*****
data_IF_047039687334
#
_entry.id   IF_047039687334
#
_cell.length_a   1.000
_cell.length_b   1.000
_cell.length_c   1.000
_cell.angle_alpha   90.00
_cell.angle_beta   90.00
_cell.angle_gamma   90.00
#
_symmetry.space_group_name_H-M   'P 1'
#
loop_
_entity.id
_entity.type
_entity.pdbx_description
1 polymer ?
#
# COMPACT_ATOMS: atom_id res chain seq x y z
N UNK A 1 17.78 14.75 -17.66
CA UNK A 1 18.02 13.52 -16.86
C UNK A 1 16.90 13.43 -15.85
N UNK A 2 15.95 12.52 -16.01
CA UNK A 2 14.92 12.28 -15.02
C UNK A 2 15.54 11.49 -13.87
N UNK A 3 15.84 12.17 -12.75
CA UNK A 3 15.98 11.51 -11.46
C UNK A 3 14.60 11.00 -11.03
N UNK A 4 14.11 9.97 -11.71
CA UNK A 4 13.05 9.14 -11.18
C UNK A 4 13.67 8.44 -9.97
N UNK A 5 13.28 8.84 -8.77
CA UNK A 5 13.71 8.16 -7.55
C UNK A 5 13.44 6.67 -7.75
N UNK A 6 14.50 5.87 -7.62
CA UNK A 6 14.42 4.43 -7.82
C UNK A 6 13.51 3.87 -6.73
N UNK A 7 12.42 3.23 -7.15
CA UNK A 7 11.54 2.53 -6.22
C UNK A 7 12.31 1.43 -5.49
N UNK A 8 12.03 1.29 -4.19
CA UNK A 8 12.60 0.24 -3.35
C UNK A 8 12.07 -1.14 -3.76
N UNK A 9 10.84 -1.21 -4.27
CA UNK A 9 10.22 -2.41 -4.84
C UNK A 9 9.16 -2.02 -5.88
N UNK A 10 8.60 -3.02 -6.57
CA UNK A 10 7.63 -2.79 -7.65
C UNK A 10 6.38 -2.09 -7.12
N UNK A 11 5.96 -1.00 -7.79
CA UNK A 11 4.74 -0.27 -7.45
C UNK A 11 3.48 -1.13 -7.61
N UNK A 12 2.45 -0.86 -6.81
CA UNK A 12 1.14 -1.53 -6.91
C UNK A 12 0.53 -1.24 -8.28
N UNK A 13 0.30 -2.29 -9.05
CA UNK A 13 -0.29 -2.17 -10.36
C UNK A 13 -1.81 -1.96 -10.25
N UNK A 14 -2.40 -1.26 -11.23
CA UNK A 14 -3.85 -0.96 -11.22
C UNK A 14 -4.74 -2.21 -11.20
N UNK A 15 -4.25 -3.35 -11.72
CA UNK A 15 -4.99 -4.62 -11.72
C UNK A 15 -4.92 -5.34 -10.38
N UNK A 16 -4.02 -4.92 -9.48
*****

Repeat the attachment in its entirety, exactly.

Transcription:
data_IF_047039687334
#
_entry.id   IF_047039687334
#
_cell.length_a   1.000
_cell.length_b   1.000
_cell.length_c   1.000
_cell.angle_alpha   90.00
_cell.angle_beta   90.00
_cell.angle_gamma   90.00
#
_symmetry.space_group_name_H-M   'P 1'
#
loop_
_entity.id
_entity.type
_entity.pdbx_description
1 polymer ?
#
# COMPACT_ATOMS: atom_id res chain seq x y z
N UNK A 1 17.78 14.75 -17.66
CA UNK A 1 18.02 13.52 -16.86
C UNK A 1 16.90 13.43 -15.85
N UNK A 2 15.95 12.52 -16.01
CA UNK A 2 14.92 12.28 -15.02
C UNK A 2 15.54 11.49 -13.87
N UNK A 3 15.84 12.17 -12.75
CA UNK A 3 15.98 11.51 -11.46
C UNK A 3 14.60 11.00 -11.03
N UNK A 4 14.11 9.97 -11.71
CA UNK A 4 13.05 9.14 -11.18
C UNK A 4 13.67 8.44 -9.97
N UNK A 5 13.28 8.84 -8.77
CA UNK A 5 13.71 8.16 -7.55
C UNK A 5 13.44 6.67 -7.75
N UNK A 6 14.50 5.87 -7.62
CA UNK A 6 14.42 4.43 -7.82
C UNK A 6 13.51 3.87 -6.73
N UNK A 7 12.42 3.23 -7.15
CA UNK A 7 11.54 2.53 -6.22
C UNK A 7 12.31 1.43 -5.49
N UNK A 8 12.03 1.29 -4.19
CA UNK A 8 12.60 0.24 -3.35
C UNK A 8 12.07 -1.14 -3.76
N UNK A 9 10.84 -1.21 -4.27
CA UNK A 9 10.22 -2.41 -4.84
C UNK A 9 9.16 -2.02 -5.88
N UNK A 10 8.60 -3.02 -6.57
CA UNK A 10 7.63 -2.79 -7.65
C UNK A 10 6.38 -2.09 -7.12
N UNK A 11 5.96 -1.00 -7.79
CA UNK A 11 4.74 -0.27 -7.45
C UNK A 11 3.48 -1.13 -7.61
N UNK A 12 2.45 -0.86 -6.81
CA UNK A 12 1.14 -1.53 -6.91
C UNK A 12 0.53 -1.24 -8.28
N UNK A 13 0.30 -2.29 -9.05
CA UNK A 13 -0.29 -2.17 -10.36
C UNK A 13 -1.81 -1.96 -10.25
N UNK A 14 -2.40 -1.26 -11.23
CA UNK A 14 -3.85 -0.96 -11.22
C UNK A 14 -4.74 -2.21 -11.20
N UNK A 15 -4.25 -3.35 -11.72
CA UNK A 15 -4.99 -4.62 -11.72
C UNK A 15 -4.92 -5.34 -10.38
N UNK A 16 -4.02 -4.92 -9.48